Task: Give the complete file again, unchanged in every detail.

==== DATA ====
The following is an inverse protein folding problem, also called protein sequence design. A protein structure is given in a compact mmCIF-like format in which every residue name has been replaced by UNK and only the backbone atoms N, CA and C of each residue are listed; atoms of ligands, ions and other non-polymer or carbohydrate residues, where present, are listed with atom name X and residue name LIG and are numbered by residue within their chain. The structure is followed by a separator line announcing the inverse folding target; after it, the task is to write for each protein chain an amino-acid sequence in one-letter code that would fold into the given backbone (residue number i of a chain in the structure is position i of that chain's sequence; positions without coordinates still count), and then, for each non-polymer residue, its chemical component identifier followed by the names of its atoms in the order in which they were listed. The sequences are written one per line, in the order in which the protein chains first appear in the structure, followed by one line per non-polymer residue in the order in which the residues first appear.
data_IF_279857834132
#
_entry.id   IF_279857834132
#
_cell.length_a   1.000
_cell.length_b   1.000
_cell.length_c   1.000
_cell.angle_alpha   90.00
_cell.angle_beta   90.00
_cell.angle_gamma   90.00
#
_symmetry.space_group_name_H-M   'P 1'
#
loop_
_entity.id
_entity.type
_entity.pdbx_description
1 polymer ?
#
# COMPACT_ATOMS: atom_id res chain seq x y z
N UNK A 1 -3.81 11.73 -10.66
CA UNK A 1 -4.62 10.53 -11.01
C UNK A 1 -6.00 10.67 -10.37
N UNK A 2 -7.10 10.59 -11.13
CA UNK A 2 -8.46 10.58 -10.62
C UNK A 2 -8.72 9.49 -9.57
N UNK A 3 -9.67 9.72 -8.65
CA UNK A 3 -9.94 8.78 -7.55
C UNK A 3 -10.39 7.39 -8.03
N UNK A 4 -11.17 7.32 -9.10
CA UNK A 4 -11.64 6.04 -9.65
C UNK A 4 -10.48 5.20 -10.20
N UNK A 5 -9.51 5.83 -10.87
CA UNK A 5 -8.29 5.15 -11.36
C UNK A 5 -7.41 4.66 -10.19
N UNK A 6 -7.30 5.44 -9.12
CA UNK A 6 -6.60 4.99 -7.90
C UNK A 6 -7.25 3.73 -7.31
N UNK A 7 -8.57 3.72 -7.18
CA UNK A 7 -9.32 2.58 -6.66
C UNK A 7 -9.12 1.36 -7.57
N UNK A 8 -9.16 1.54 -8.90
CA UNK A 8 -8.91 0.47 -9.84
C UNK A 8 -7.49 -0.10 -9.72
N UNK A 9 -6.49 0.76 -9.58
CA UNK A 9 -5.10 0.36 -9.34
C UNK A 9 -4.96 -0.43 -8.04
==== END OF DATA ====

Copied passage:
The following is an inverse protein folding problem, also called protein sequence design. A protein structure is given in a compact mmCIF-like format in which every residue name has been replaced by UNK and only the backbone atoms N, CA and C of each residue are listed; atoms of ligands, ions and other non-polymer or carbohydrate residues, where present, are listed with atom name X and residue name LIG and are numbered by residue within their chain. The structure is followed by a separator line announcing the inverse folding target; after it, the task is to write for each protein chain an amino-acid sequence in one-letter code that would fold into the given backbone (residue number i of a chain in the structure is position i of that chain's sequence; positions without coordinates still count), and then, for each non-polymer residue, its chemical component identifier followed by the names of its atoms in the order in which they were listed. The sequences are written one per line, in the order in which the protein chains first appear in the structure, followed by one line per non-polymer residue in the order in which the residues first appear.
data_IF_279857834132
#
_entry.id   IF_279857834132
#
_cell.length_a   1.000
_cell.length_b   1.000
_cell.length_c   1.000
_cell.angle_alpha   90.00
_cell.angle_beta   90.00
_cell.angle_gamma   90.00
#
_symmetry.space_group_name_H-M   'P 1'
#
loop_
_entity.id
_entity.type
_entity.pdbx_description
1 polymer ?
#
# COMPACT_ATOMS: atom_id res chain seq x y z
N UNK A 1 -3.81 11.73 -10.66
CA UNK A 1 -4.62 10.53 -11.01
C UNK A 1 -6.00 10.67 -10.37
N UNK A 2 -7.10 10.59 -11.13
CA UNK A 2 -8.46 10.58 -10.62
C UNK A 2 -8.72 9.49 -9.57
N UNK A 3 -9.67 9.72 -8.65
CA UNK A 3 -9.94 8.78 -7.55
C UNK A 3 -10.39 7.39 -8.03
N UNK A 4 -11.17 7.32 -9.10
CA UNK A 4 -11.64 6.04 -9.65
C UNK A 4 -10.48 5.20 -10.20
N UNK A 5 -9.51 5.83 -10.87
CA UNK A 5 -8.29 5.15 -11.36
C UNK A 5 -7.41 4.66 -10.19
N UNK A 6 -7.30 5.44 -9.12
CA UNK A 6 -6.60 4.99 -7.90
C UNK A 6 -7.25 3.73 -7.31
N UNK A 7 -8.57 3.72 -7.18
CA UNK A 7 -9.32 2.58 -6.66
C UNK A 7 -9.12 1.36 -7.57
N UNK A 8 -9.16 1.54 -8.90
CA UNK A 8 -8.91 0.47 -9.84
C UNK A 8 -7.49 -0.10 -9.72
N UNK A 9 -6.49 0.76 -9.58
CA UNK A 9 -5.10 0.36 -9.34
C UNK A 9 -4.96 -0.43 -8.04